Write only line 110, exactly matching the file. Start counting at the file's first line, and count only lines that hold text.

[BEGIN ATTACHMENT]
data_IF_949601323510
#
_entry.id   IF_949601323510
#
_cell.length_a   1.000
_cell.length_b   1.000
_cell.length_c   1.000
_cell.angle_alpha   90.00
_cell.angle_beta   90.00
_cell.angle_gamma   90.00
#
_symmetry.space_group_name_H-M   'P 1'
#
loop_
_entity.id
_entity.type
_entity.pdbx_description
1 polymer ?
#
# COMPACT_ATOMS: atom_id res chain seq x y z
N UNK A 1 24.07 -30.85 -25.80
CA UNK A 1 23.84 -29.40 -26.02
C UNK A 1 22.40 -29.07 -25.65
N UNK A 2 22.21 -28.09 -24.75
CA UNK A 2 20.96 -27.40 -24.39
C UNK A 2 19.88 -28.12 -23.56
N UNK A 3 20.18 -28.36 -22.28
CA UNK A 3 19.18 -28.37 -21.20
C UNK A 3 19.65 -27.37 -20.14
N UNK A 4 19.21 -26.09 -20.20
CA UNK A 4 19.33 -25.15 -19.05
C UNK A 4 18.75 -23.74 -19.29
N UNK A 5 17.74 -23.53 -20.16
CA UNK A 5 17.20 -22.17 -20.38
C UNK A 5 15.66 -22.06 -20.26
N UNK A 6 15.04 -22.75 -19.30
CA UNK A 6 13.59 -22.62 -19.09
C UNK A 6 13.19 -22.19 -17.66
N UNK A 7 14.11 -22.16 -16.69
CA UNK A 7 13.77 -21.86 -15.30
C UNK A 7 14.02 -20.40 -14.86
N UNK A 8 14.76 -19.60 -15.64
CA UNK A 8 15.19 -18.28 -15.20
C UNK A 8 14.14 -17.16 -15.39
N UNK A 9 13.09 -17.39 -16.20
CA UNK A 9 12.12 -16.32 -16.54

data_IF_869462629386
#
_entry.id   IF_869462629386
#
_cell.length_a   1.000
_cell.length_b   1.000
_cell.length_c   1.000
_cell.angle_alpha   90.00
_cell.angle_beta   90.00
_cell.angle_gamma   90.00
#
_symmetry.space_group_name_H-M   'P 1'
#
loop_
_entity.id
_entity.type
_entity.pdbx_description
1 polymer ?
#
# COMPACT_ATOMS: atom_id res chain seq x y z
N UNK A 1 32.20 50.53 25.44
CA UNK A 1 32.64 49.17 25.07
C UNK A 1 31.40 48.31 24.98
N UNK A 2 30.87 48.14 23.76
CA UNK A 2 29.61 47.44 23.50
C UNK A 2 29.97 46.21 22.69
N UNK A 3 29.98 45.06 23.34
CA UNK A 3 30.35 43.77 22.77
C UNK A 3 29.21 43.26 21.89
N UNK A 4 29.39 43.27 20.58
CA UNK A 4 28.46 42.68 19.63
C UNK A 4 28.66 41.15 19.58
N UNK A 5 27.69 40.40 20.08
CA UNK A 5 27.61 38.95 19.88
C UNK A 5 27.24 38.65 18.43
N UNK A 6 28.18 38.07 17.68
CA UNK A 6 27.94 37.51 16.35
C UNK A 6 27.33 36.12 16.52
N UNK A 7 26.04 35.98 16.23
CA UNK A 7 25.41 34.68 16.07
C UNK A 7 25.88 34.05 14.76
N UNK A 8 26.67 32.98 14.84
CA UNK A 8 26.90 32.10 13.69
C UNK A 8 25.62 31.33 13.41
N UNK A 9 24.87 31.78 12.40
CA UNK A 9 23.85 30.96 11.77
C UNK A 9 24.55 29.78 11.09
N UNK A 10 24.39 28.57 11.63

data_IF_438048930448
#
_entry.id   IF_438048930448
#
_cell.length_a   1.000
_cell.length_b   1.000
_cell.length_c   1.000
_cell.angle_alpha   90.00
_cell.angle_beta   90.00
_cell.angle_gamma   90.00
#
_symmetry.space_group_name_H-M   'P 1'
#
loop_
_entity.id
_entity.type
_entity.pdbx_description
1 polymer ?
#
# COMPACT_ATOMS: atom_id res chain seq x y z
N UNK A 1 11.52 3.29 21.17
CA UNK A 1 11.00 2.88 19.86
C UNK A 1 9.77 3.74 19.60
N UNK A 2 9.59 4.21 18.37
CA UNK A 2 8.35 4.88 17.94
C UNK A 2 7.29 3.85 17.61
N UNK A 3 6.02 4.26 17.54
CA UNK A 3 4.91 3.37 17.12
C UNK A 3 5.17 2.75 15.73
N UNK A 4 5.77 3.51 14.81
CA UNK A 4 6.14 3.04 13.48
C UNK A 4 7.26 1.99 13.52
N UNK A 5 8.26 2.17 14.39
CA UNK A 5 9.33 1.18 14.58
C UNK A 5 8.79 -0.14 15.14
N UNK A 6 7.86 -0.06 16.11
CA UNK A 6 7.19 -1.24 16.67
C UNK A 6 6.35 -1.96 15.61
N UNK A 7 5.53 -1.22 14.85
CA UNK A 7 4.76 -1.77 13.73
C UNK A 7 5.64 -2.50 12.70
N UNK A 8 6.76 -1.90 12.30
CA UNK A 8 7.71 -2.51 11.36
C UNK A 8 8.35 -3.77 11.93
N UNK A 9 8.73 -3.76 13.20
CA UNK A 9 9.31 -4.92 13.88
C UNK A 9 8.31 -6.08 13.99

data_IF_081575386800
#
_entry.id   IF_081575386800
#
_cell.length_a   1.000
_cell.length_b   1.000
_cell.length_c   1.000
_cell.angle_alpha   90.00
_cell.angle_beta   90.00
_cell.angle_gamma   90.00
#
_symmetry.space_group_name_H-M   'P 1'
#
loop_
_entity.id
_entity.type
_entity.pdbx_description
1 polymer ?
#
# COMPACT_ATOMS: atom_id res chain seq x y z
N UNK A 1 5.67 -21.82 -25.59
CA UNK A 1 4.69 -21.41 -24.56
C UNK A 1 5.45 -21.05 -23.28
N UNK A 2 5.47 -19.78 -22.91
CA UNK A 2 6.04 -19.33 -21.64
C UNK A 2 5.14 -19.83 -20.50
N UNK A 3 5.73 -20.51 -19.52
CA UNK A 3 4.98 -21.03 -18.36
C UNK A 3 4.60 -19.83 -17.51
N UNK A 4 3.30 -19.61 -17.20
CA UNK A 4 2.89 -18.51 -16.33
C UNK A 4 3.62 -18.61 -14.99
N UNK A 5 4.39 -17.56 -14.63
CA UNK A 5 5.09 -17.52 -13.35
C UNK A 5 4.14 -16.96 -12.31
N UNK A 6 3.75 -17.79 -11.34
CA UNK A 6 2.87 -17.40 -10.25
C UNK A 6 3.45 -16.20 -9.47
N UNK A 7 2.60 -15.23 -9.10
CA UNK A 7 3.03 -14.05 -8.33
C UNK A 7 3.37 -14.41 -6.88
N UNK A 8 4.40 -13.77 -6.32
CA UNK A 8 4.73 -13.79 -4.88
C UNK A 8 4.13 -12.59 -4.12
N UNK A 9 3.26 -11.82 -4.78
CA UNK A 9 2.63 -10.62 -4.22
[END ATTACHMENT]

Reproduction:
_entity.type